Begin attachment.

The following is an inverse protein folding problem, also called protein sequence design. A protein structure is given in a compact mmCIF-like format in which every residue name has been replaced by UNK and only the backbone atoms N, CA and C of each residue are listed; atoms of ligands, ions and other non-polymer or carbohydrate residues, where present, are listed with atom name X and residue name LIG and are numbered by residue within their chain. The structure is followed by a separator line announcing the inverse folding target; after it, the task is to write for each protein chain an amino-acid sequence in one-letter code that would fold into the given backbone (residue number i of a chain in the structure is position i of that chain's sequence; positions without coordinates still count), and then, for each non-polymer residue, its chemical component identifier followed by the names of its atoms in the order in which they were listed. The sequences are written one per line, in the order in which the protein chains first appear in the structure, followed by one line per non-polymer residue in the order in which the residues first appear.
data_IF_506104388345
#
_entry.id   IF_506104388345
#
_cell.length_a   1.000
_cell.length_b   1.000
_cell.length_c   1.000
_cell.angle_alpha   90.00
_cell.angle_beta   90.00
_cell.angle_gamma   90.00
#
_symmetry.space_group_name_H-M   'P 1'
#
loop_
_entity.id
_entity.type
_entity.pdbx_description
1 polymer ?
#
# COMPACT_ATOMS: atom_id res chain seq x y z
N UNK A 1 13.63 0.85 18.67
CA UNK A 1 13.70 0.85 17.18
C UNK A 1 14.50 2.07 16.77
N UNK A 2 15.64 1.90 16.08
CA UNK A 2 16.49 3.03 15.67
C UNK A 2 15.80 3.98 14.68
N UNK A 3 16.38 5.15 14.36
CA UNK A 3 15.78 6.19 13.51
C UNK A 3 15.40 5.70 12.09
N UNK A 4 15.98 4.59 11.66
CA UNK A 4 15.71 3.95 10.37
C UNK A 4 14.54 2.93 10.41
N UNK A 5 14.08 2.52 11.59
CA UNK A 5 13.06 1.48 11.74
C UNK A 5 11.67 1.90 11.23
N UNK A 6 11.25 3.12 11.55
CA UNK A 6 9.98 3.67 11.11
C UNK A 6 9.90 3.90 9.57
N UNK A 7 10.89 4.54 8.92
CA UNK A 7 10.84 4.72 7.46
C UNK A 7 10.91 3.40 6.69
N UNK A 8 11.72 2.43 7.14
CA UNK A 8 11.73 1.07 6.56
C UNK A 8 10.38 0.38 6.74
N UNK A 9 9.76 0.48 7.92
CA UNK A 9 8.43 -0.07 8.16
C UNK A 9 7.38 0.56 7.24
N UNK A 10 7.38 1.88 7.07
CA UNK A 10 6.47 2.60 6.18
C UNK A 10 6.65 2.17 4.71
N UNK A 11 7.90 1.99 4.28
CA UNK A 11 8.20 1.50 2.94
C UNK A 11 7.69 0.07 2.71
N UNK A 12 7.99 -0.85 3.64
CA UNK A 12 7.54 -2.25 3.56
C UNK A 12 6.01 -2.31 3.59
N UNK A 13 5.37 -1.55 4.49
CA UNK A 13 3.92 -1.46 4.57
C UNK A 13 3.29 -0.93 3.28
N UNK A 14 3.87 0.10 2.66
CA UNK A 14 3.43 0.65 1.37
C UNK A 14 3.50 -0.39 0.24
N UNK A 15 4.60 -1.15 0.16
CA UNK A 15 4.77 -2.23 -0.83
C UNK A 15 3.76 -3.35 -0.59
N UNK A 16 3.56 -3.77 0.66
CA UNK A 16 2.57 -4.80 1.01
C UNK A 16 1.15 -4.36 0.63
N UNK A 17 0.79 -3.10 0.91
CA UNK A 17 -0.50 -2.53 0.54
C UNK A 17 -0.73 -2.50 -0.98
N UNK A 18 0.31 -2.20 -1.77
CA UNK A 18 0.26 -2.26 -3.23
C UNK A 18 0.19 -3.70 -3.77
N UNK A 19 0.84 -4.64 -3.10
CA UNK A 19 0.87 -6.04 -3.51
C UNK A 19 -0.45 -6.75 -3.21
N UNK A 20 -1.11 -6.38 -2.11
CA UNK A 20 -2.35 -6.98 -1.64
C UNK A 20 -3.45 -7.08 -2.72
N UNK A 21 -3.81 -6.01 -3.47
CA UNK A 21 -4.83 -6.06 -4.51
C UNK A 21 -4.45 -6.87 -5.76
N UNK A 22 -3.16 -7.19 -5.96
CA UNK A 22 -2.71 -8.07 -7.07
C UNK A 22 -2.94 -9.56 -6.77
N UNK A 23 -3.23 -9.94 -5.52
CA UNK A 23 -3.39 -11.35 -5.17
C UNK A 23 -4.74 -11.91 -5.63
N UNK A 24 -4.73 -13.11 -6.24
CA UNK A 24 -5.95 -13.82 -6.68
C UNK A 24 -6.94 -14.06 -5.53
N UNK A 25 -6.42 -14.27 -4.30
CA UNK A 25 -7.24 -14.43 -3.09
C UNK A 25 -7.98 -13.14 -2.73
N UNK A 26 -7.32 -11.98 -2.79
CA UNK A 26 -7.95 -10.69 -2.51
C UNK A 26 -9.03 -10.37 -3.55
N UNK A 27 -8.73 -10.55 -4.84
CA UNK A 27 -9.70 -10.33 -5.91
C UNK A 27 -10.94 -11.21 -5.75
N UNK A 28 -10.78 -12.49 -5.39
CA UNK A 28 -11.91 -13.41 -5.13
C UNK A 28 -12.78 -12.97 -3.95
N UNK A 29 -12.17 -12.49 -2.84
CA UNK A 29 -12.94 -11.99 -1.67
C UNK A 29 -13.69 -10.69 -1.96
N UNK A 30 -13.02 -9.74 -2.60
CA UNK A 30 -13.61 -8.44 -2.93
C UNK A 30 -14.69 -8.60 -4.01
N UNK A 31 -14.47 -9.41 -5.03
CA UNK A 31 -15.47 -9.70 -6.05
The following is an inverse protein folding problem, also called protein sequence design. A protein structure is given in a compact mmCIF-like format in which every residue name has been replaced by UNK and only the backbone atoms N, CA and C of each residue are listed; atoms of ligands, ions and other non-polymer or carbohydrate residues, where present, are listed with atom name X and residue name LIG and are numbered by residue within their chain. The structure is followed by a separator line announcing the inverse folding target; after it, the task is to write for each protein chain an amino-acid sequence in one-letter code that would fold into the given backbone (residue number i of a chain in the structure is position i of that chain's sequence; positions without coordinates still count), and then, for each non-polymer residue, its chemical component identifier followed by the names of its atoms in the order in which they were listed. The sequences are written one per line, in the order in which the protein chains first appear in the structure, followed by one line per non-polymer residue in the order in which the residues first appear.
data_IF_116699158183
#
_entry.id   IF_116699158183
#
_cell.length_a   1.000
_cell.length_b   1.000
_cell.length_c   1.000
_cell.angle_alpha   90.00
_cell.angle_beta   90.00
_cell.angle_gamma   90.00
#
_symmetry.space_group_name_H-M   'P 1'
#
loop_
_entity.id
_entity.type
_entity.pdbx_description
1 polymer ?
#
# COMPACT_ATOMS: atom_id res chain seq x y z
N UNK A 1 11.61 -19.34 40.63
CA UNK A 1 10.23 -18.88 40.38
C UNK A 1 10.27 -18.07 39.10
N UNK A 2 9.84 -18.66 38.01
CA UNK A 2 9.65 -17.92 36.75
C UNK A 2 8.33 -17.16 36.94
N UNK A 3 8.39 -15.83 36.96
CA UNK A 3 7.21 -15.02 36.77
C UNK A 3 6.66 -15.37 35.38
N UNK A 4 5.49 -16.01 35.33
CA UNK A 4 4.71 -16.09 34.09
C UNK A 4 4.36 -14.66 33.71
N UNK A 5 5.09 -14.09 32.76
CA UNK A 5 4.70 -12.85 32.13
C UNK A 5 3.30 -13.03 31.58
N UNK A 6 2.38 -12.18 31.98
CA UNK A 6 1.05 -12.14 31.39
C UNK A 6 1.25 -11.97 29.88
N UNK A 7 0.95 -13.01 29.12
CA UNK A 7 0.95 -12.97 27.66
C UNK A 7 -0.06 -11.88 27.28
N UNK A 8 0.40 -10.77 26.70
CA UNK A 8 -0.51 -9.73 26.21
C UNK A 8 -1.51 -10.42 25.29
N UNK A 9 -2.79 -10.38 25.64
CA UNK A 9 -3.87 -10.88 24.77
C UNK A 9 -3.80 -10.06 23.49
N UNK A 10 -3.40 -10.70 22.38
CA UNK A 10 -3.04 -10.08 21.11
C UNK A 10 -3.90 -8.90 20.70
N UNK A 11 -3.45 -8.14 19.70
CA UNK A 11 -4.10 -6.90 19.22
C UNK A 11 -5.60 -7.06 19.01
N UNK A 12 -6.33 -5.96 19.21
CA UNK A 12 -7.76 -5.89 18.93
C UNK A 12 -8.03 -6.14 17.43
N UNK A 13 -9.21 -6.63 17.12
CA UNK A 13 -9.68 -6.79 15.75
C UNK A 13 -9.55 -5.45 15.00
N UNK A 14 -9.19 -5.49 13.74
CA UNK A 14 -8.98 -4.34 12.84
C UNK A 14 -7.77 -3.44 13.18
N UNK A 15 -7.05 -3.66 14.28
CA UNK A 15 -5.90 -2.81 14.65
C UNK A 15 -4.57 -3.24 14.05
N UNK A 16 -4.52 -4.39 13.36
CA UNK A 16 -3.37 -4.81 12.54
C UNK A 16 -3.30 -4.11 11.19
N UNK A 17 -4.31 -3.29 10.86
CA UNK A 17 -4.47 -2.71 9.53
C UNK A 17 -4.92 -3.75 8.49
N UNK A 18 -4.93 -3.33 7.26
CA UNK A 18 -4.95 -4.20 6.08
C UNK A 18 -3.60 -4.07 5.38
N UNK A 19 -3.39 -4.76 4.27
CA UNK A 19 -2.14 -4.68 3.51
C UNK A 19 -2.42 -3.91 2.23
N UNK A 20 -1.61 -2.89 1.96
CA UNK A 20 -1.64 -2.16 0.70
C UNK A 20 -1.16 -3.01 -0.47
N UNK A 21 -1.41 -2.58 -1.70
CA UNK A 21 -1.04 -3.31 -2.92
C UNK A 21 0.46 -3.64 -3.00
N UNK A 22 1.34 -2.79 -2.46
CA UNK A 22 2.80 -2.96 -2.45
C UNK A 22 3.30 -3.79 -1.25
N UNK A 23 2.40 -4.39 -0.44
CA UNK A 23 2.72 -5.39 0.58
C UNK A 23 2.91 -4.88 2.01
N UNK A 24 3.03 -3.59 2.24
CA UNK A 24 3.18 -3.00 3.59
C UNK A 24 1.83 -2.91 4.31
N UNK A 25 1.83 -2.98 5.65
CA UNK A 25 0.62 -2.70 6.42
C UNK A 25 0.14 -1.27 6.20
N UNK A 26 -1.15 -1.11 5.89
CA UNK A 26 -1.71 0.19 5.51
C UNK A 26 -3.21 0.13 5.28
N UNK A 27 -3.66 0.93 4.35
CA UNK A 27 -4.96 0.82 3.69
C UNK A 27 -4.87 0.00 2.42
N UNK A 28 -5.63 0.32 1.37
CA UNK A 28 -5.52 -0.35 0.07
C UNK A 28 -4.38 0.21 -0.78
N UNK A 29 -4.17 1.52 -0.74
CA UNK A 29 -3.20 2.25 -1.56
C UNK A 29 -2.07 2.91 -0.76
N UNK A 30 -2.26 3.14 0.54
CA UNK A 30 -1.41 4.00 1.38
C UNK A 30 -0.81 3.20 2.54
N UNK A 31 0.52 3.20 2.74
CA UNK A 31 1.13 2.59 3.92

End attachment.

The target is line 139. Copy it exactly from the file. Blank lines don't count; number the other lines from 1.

CA UNK A 2 9.65 -17.92 36.75